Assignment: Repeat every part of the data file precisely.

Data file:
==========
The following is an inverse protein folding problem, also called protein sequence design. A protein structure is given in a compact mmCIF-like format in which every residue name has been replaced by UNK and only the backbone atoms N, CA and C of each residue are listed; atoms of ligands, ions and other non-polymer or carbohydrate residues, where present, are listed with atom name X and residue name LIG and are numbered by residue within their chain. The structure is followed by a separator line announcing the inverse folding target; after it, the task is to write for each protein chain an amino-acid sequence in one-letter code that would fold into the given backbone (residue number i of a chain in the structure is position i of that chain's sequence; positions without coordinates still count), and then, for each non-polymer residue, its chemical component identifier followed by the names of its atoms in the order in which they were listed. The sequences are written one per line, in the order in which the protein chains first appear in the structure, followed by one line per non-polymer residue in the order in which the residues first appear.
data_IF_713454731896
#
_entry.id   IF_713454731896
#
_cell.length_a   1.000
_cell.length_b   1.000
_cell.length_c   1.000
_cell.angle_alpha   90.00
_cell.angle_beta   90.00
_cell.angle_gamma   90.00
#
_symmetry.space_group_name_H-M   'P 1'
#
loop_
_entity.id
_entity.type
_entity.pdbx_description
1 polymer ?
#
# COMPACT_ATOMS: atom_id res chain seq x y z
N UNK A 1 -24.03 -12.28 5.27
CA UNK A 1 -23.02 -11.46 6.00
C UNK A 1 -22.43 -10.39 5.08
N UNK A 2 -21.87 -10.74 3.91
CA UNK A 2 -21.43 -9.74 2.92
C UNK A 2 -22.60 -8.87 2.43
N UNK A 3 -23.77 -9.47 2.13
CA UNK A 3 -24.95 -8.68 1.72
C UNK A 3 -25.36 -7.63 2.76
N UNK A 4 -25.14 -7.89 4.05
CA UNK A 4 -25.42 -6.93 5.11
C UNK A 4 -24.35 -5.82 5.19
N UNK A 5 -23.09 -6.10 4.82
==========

The following is an inverse protein folding problem, also called protein sequence design. A protein structure is given in a compact mmCIF-like format in which every residue name has been replaced by UNK and only the backbone atoms N, CA and C of each residue are listed; atoms of ligands, ions and other non-polymer or carbohydrate residues, where present, are listed with atom name X and residue name LIG and are numbered by residue within their chain. The structure is followed by a separator line announcing the inverse folding target; after it, the task is to write for each protein chain an amino-acid sequence in one-letter code that would fold into the given backbone (residue number i of a chain in the structure is position i of that chain's sequence; positions without coordinates still count), and then, for each non-polymer residue, its chemical component identifier followed by the names of its atoms in the order in which they were listed. The sequences are written one per line, in the order in which the protein chains first appear in the structure, followed by one line per non-polymer residue in the order in which the residues first appear.
data_IF_713454731896
#
_entry.id   IF_713454731896
#
_cell.length_a   1.000
_cell.length_b   1.000
_cell.length_c   1.000
_cell.angle_alpha   90.00
_cell.angle_beta   90.00
_cell.angle_gamma   90.00
#
_symmetry.space_group_name_H-M   'P 1'
#
loop_
_entity.id
_entity.type
_entity.pdbx_description
1 polymer ?
#
# COMPACT_ATOMS: atom_id res chain seq x y z
N UNK A 1 -24.03 -12.28 5.27
CA UNK A 1 -23.02 -11.46 6.00
C UNK A 1 -22.43 -10.39 5.08
N UNK A 2 -21.87 -10.74 3.91
CA UNK A 2 -21.43 -9.74 2.92
C UNK A 2 -22.60 -8.87 2.43
N UNK A 3 -23.77 -9.47 2.13
CA UNK A 3 -24.95 -8.68 1.72
C UNK A 3 -25.36 -7.63 2.76
N UNK A 4 -25.14 -7.89 4.05
CA UNK A 4 -25.42 -6.93 5.11
C UNK A 4 -24.35 -5.82 5.19
N UNK A 5 -23.09 -6.10 4.82